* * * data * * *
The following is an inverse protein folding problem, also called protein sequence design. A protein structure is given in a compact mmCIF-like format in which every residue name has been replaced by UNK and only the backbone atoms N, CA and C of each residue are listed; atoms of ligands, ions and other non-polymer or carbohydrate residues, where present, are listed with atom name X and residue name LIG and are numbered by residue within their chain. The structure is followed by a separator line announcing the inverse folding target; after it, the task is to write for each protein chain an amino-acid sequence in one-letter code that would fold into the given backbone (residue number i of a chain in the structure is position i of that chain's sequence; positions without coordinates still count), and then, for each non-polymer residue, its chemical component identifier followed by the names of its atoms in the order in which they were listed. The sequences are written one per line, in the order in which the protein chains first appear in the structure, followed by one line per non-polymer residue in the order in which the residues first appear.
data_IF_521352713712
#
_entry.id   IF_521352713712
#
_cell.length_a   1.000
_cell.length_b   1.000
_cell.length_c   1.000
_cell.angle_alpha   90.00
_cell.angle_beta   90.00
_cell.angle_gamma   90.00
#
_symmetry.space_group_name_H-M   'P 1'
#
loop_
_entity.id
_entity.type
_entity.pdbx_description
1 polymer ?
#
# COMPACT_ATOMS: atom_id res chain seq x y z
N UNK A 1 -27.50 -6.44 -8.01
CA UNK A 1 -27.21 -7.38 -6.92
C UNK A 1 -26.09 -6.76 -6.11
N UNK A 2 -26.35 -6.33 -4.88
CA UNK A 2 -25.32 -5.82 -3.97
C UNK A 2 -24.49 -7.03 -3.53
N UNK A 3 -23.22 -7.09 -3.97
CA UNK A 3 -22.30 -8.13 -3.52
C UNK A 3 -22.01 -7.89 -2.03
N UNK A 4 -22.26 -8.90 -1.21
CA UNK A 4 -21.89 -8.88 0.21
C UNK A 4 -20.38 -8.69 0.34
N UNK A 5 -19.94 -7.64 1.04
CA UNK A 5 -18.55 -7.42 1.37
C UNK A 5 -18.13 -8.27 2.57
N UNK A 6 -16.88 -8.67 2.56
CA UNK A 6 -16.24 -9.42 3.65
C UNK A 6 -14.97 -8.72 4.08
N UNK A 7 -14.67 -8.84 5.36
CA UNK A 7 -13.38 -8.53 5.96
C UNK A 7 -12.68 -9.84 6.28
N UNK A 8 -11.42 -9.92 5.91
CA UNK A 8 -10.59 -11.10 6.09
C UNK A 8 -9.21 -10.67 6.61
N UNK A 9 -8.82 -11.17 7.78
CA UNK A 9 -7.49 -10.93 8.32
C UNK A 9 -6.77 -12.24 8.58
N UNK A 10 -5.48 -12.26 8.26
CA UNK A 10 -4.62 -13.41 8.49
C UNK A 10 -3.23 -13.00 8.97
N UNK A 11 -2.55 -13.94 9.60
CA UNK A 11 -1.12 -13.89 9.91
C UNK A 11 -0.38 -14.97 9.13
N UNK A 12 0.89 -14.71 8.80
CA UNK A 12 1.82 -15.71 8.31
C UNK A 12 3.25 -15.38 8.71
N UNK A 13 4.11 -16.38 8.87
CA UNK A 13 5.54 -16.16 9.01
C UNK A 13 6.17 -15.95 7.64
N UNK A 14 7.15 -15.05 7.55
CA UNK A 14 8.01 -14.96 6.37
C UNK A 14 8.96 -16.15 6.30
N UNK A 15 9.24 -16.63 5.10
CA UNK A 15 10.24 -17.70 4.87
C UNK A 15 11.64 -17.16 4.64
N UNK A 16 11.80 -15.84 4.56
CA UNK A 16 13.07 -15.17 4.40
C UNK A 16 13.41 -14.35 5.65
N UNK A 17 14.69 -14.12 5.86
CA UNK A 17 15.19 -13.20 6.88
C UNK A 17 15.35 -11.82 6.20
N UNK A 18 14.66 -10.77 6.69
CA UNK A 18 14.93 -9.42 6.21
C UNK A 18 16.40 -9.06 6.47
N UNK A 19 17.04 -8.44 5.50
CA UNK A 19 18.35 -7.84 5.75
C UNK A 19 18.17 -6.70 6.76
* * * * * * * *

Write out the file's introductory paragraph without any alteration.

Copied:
The following is an inverse protein folding problem, also called protein sequence design. A protein structure is given in a compact mmCIF-like format in which every residue name has been replaced by UNK and only the backbone atoms N, CA and C of each residue are listed; atoms of ligands, ions and other non-polymer or carbohydrate residues, where present, are listed with atom name X and residue name LIG and are numbered by residue within their chain. The structure is followed by a separator line announcing the inverse folding target; after it, the task is to write for each protein chain an amino-acid sequence in one-letter code that would fold into the given backbone (residue number i of a chain in the structure is position i of that chain's sequence; positions without coordinates still count), and then, for each non-polymer residue, its chemical component identifier followed by the names of its atoms in the order in which they were listed. The sequences are written one per line, in the order in which the protein chains first appear in the structure, followed by one line per non-polymer residue in the order in which the residues first appear.